I'd seen many favourable reviews for this book before reading it myself, which is always a dangerous thing. Hype and hoopla surrounding a book can often lead to high expectations not being met. And although this wasn't quite as mind-blowing as I'd hoped it would be, it was still a very good, very well-written read, and has great potential for future plots.
I loved the whole idea of the different factions and how it forces our young characters to examine their own personalities and decide exactly what kind of person they want to be. The system initially seems to work well, although it's odd to our eyes, but soon cracks begin to show and insurrection seems inevitable.
There were a couple of great characters in there, including the main one, Tris, a girl with unique qualities and a great sense of honour, as well as others that were not quite as well fleshed out as they could have been.
It's quite a violent world for ones so young, but anyone who's read the Hunger Games will be accustomed to reading about those type of things by now. And they are also handled realistically here, which I appreciated.
Unlike the Hunger Games, which gets off to a very quick start and maintains a fast pace throughout, Divergent slowly creeps up on you instead, culminating in a fantastic tension-filled ending. The training section is long (perhaps overly so), but the plot twist at around 3/4 of the way through was thrilling and slightly terrifying.
The romance was pretty cute. The boy (I shan't say his name for fear of spoilers) is a total sweetie-pie, and admires our heroine despite her own insecurities about being so small/looking so young.
I will definitely be reading the rest of the series, but since I've heard Insurgent has a killer cliffhanger, I've decided to wait until book three comes along, which will be on September 26th 2013.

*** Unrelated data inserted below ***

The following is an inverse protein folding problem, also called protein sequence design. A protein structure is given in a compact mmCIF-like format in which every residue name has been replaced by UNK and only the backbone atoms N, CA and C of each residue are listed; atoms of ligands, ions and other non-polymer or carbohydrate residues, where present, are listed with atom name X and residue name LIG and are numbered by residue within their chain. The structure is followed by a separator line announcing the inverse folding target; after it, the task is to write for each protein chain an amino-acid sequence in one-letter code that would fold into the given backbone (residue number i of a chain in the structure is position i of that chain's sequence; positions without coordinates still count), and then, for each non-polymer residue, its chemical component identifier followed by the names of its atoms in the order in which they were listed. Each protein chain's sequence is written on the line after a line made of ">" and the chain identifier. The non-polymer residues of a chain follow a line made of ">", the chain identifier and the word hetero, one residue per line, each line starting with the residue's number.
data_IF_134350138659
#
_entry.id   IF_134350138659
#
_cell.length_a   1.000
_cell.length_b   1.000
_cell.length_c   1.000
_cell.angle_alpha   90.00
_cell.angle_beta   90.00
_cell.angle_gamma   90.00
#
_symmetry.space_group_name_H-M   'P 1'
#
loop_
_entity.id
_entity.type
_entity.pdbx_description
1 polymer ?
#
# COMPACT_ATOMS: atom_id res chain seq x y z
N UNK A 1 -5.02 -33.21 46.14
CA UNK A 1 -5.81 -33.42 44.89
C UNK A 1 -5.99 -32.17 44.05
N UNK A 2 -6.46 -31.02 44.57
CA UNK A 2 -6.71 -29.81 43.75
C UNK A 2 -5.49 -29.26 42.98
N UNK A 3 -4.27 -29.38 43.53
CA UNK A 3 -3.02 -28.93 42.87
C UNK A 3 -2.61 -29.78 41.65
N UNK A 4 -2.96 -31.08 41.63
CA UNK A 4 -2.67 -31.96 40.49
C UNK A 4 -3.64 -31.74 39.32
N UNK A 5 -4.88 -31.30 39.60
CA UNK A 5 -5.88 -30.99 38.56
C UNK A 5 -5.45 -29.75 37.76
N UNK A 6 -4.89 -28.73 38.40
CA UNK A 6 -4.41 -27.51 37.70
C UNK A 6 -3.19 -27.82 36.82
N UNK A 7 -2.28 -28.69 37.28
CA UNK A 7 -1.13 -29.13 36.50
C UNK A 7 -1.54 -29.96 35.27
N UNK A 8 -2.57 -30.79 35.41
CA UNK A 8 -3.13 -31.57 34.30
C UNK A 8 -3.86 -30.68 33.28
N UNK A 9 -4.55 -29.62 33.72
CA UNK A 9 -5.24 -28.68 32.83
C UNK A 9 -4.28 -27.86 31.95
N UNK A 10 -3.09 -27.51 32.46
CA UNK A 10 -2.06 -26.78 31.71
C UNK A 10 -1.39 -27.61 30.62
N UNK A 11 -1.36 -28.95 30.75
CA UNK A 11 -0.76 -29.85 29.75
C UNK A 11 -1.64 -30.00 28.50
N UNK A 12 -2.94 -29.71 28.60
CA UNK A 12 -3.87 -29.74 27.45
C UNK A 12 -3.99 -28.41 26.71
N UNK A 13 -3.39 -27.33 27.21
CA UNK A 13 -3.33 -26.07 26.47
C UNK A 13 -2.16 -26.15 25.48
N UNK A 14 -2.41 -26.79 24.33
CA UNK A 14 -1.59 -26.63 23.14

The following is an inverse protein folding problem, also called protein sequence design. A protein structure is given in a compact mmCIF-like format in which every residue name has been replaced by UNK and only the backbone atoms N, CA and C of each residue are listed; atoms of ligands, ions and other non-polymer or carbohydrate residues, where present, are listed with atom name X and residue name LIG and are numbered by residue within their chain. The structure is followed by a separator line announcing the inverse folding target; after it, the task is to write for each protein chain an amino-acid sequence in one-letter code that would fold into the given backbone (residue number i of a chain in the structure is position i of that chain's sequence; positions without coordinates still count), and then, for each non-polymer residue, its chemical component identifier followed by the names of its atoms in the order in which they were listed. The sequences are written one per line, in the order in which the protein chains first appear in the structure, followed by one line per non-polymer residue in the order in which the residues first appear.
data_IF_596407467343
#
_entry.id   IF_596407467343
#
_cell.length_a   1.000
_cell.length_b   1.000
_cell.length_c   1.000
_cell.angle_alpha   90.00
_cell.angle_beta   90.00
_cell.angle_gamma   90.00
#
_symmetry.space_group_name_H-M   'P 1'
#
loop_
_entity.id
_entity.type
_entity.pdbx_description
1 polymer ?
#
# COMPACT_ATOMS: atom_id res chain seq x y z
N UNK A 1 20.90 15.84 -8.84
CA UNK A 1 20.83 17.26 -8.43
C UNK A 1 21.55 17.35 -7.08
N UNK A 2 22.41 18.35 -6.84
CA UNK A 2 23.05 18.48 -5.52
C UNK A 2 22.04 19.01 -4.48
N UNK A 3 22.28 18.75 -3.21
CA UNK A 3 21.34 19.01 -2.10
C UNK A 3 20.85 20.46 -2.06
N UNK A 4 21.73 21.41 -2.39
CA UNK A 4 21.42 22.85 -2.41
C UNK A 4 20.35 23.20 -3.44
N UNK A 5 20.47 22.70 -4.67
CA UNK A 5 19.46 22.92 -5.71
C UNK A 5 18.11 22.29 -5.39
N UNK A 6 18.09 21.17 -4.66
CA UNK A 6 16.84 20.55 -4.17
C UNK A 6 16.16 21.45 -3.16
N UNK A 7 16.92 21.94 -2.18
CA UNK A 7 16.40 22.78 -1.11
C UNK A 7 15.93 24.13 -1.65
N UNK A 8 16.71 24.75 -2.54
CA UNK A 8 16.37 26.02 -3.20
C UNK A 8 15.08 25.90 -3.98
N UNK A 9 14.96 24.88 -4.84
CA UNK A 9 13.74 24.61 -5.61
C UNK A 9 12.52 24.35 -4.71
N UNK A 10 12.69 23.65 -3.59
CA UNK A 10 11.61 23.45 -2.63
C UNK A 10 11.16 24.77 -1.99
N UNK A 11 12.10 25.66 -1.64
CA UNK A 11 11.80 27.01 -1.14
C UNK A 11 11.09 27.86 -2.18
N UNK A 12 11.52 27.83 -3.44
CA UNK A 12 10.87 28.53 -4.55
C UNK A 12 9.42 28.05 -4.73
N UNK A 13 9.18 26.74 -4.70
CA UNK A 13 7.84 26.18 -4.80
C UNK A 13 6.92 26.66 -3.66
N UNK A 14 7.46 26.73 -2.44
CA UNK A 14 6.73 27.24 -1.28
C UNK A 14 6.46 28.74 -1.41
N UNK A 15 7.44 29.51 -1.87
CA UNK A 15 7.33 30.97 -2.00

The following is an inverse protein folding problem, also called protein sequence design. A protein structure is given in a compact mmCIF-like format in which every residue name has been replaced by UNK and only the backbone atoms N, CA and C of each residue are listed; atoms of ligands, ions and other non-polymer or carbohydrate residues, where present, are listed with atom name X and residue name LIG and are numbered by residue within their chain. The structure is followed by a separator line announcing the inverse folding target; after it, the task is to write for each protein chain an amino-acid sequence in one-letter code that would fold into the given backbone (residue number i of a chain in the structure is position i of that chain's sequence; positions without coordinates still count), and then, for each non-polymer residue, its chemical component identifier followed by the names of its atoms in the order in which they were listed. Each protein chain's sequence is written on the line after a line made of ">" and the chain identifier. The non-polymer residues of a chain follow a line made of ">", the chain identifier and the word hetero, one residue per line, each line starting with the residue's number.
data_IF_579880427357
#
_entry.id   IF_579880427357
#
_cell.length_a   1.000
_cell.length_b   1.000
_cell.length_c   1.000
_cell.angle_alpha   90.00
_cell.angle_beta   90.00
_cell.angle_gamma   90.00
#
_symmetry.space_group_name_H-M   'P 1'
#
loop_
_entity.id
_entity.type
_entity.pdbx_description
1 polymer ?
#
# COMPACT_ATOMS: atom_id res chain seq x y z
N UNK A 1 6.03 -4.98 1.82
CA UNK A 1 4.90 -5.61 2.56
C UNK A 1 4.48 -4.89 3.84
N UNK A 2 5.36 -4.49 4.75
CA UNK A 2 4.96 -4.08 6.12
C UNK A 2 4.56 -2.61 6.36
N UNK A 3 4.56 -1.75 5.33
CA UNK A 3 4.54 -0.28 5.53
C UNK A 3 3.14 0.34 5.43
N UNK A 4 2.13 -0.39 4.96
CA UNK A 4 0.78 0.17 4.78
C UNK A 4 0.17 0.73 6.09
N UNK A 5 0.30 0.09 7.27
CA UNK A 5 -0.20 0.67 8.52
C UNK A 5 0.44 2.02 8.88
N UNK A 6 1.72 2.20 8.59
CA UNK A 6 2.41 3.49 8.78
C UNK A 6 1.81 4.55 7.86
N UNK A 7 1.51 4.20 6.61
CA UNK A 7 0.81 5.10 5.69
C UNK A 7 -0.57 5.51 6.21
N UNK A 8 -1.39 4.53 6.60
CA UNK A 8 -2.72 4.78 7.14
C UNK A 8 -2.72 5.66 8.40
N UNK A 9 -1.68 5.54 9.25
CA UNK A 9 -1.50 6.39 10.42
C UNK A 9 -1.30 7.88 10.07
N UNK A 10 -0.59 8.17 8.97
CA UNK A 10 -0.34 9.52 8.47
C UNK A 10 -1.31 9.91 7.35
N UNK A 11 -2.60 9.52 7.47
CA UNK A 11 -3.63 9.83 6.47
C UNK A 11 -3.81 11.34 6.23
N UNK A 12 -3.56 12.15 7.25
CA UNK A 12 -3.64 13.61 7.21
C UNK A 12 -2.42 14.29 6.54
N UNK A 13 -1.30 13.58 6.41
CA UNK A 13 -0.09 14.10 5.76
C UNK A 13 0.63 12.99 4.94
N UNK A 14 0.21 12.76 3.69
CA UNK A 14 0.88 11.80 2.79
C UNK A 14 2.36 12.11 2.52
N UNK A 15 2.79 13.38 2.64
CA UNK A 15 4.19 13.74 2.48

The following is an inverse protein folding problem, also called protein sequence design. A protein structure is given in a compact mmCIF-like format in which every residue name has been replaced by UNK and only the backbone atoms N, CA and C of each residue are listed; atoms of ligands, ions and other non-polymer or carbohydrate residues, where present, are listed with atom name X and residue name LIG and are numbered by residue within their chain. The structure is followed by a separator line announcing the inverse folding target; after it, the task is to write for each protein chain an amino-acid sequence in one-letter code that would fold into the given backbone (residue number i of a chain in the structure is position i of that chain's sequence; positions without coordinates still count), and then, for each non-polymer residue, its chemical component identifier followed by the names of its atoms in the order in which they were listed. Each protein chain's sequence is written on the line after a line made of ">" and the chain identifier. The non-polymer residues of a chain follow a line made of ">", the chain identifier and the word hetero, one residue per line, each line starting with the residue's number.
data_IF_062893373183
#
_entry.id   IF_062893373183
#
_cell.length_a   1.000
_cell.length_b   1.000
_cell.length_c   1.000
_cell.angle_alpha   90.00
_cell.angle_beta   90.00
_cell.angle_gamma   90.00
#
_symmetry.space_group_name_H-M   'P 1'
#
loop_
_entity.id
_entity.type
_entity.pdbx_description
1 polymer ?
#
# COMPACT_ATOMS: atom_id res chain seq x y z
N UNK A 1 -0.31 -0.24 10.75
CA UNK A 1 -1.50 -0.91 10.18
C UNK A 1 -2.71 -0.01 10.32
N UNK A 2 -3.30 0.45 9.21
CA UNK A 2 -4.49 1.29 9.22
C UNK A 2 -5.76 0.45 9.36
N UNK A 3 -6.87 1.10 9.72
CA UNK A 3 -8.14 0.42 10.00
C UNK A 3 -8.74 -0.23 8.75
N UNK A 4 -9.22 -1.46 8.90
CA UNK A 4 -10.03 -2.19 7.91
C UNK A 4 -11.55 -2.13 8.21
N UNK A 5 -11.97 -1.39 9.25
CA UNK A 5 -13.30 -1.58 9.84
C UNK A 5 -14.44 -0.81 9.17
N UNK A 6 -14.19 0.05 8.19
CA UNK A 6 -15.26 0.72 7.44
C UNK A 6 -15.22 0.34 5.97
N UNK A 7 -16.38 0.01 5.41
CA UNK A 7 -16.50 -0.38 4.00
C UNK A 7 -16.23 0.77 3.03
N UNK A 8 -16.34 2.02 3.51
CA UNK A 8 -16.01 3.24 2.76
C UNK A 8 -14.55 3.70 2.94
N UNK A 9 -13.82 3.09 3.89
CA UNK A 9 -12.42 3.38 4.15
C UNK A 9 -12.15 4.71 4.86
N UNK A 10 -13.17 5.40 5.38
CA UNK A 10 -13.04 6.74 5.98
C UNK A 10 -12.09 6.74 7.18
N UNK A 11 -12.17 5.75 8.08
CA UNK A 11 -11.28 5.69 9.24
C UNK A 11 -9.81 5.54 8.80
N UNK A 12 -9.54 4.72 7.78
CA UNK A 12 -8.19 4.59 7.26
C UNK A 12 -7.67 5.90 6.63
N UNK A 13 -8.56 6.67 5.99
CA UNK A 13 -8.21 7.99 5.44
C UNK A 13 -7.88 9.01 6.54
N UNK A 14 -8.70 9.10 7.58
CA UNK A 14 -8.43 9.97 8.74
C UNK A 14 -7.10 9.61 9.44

Recommended to fans of the Hunger Games and other YA dystopians.
This review will probably be rubbish and not do the book justice at all, for the simple fact that I was enjoying it so much thaLove, love, loved it!
This review will probably be rubbish and not do the book justice at all, for the simple fact that I was enjoying it so much that I actually forgot it was an ARC (for review read) and forgot to take ANY notes. Not. One. Single. Note. Normally, I keep a pad and pencil next to my eReader at all times and I'll jot down little scribbles whenever they come to me, but I was so engrossed, I forgot.
And, funnily enough, compared to other similar books of this genre, the book wasn't even particularly action-packed or fast-moving, so it wasn't that that had me flipping the pages. It was more that I was simply enchanted by it. By the world, the story and the writing. This is my first book by Marillier, but will definitely not be my last. Her writing style is immediately engaging, no doubt in part due to being in first person, which is quite unusual for this type of book.
Full confession time: this genre is fast becoming by own personal literary crack, I can't seem to get enough of it. So that will have upped my enjoyment and my rating because I was in my element, my happy place. It's a difficult genre to pin down, really. It's essentially a historical fantasy setting (in this case loosely based on a magical ancient Scotland) with lush world-building and a strong (either of magic, character or body) and often quite young, female main character, and usually has a slow-forming but very sweet romance. I may not know what the genre is called, but I know exactly who I would recommend it to. If you are a fan of any or all of the following, you should love this book.
Maria V. Snyder. (Study Series, Healer of Avry series) Kristin Cashore. (Seven Kingdoms series) R. L. LaFevers (His Fair assassin series) Sarah J. Maas (Throne of Glass series) Kristen Britain (Greed Rider series)